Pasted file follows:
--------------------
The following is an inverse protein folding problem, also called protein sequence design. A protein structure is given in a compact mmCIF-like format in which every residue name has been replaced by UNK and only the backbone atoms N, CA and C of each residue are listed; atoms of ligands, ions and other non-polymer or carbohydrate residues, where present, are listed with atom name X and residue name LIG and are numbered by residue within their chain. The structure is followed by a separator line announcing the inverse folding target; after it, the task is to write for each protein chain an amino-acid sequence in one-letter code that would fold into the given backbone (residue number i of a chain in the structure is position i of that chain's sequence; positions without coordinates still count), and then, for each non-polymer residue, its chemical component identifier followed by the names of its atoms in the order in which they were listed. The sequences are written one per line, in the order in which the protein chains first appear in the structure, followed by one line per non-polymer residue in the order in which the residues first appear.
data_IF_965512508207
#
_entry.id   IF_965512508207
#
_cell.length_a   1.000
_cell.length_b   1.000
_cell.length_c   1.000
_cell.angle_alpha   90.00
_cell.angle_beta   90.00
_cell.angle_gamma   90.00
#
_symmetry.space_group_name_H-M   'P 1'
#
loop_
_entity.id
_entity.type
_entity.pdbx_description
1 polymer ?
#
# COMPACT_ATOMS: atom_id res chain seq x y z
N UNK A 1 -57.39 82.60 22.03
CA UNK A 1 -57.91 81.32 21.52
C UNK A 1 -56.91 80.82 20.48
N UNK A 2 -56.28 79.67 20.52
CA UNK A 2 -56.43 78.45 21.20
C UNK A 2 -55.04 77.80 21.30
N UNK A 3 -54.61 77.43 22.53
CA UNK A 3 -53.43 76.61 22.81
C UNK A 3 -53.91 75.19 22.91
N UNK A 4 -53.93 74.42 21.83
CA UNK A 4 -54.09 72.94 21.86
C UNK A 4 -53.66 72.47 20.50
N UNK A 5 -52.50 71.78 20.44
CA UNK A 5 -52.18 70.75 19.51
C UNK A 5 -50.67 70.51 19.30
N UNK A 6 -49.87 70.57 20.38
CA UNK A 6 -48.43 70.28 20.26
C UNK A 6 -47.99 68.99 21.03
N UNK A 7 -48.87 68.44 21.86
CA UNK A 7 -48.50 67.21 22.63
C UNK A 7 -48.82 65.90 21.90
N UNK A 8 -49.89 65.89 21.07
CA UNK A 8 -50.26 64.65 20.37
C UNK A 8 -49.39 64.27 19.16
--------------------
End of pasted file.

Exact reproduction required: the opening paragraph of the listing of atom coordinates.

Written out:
The following is an inverse protein folding problem, also called protein sequence design. A protein structure is given in a compact mmCIF-like format in which every residue name has been replaced by UNK and only the backbone atoms N, CA and C of each residue are listed; atoms of ligands, ions and other non-polymer or carbohydrate residues, where present, are listed with atom name X and residue name LIG and are numbered by residue within their chain. The structure is followed by a separator line announcing the inverse folding target; after it, the task is to write for each protein chain an amino-acid sequence in one-letter code that would fold into the given backbone (residue number i of a chain in the structure is position i of that chain's sequence; positions without coordinates still count), and then, for each non-polymer residue, its chemical component identifier followed by the names of its atoms in the order in which they were listed. The sequences are written one per line, in the order in which the protein chains first appear in the structure, followed by one line per non-polymer residue in the order in which the residues first appear.